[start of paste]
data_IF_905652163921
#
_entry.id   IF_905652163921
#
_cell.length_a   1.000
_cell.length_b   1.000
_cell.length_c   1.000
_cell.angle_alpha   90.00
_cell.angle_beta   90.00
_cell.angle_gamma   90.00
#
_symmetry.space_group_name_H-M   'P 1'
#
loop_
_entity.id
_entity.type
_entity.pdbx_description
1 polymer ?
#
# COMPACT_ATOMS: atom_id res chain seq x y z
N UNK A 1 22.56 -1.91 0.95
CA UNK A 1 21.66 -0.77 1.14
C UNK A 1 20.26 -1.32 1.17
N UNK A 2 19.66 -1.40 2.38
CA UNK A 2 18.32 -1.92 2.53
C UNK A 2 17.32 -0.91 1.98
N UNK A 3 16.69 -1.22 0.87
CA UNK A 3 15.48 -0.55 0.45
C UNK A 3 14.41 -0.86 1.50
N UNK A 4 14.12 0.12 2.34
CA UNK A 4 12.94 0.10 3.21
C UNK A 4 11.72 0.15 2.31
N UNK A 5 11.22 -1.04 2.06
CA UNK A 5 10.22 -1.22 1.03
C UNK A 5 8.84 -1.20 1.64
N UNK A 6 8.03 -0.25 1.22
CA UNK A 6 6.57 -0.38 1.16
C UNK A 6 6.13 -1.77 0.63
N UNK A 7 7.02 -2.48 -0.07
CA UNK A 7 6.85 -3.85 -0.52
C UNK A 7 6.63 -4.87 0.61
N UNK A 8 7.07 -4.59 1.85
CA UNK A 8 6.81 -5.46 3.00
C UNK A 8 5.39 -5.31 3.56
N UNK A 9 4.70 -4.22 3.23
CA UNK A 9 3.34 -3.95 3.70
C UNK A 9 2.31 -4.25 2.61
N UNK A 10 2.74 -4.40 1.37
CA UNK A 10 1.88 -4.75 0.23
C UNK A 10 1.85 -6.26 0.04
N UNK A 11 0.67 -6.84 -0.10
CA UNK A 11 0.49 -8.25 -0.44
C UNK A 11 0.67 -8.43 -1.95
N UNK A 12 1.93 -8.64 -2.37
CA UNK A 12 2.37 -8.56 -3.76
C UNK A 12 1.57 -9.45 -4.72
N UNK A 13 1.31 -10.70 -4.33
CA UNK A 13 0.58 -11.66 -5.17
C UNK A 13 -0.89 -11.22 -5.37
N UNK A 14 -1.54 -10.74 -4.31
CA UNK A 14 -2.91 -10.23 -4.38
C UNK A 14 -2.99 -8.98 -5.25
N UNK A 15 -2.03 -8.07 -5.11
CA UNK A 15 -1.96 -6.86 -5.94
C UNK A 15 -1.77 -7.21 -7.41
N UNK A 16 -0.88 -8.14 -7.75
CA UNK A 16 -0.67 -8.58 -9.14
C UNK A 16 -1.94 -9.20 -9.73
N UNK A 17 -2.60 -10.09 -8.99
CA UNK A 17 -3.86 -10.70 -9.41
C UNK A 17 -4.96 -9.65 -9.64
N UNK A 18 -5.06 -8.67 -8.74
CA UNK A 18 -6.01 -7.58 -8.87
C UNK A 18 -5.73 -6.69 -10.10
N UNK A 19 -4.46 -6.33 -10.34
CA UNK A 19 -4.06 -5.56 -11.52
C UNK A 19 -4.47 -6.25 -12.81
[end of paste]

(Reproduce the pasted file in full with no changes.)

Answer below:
data_IF_905652163921
#
_entry.id   IF_905652163921
#
_cell.length_a   1.000
_cell.length_b   1.000
_cell.length_c   1.000
_cell.angle_alpha   90.00
_cell.angle_beta   90.00
_cell.angle_gamma   90.00
#
_symmetry.space_group_name_H-M   'P 1'
#
loop_
_entity.id
_entity.type
_entity.pdbx_description
1 polymer ?
#
# COMPACT_ATOMS: atom_id res chain seq x y z
N UNK A 1 22.56 -1.91 0.95
CA UNK A 1 21.66 -0.77 1.14
C UNK A 1 20.26 -1.32 1.17
N UNK A 2 19.66 -1.40 2.38
CA UNK A 2 18.32 -1.92 2.53
C UNK A 2 17.32 -0.91 1.98
N UNK A 3 16.69 -1.22 0.87
CA UNK A 3 15.48 -0.55 0.45
C UNK A 3 14.41 -0.86 1.50
N UNK A 4 14.12 0.12 2.34
CA UNK A 4 12.94 0.10 3.21
C UNK A 4 11.72 0.15 2.31
N UNK A 5 11.22 -1.04 2.06
CA UNK A 5 10.22 -1.22 1.03
C UNK A 5 8.84 -1.20 1.64
N UNK A 6 8.03 -0.25 1.22
CA UNK A 6 6.57 -0.38 1.16
C UNK A 6 6.13 -1.77 0.63
N UNK A 7 7.02 -2.48 -0.07
CA UNK A 7 6.85 -3.85 -0.52
C UNK A 7 6.63 -4.87 0.61
N UNK A 8 7.07 -4.59 1.85
CA UNK A 8 6.81 -5.46 3.00
C UNK A 8 5.39 -5.31 3.56
N UNK A 9 4.70 -4.22 3.23
CA UNK A 9 3.34 -3.95 3.70
C UNK A 9 2.31 -4.25 2.61
N UNK A 10 2.74 -4.40 1.37
CA UNK A 10 1.88 -4.75 0.23
C UNK A 10 1.85 -6.26 0.04
N UNK A 11 0.67 -6.84 -0.10
CA UNK A 11 0.49 -8.25 -0.44
C UNK A 11 0.67 -8.43 -1.95
N UNK A 12 1.93 -8.64 -2.37
CA UNK A 12 2.37 -8.56 -3.76
C UNK A 12 1.57 -9.45 -4.72
N UNK A 13 1.31 -10.70 -4.33
CA UNK A 13 0.58 -11.66 -5.17
C UNK A 13 -0.89 -11.22 -5.37
N UNK A 14 -1.54 -10.74 -4.31
CA UNK A 14 -2.91 -10.23 -4.38
C UNK A 14 -2.99 -8.98 -5.25
N UNK A 15 -2.03 -8.07 -5.11
CA UNK A 15 -1.96 -6.86 -5.94
C UNK A 15 -1.77 -7.21 -7.41
N UNK A 16 -0.88 -8.14 -7.75
CA UNK A 16 -0.67 -8.58 -9.14
C UNK A 16 -1.94 -9.20 -9.73
N UNK A 17 -2.60 -10.09 -8.99
CA UNK A 17 -3.86 -10.70 -9.41
C UNK A 17 -4.96 -9.65 -9.64
N UNK A 18 -5.06 -8.67 -8.74
CA UNK A 18 -6.01 -7.58 -8.87
C UNK A 18 -5.73 -6.69 -10.10
N UNK A 19 -4.46 -6.33 -10.34
CA UNK A 19 -4.06 -5.56 -11.52
C UNK A 19 -4.47 -6.25 -12.81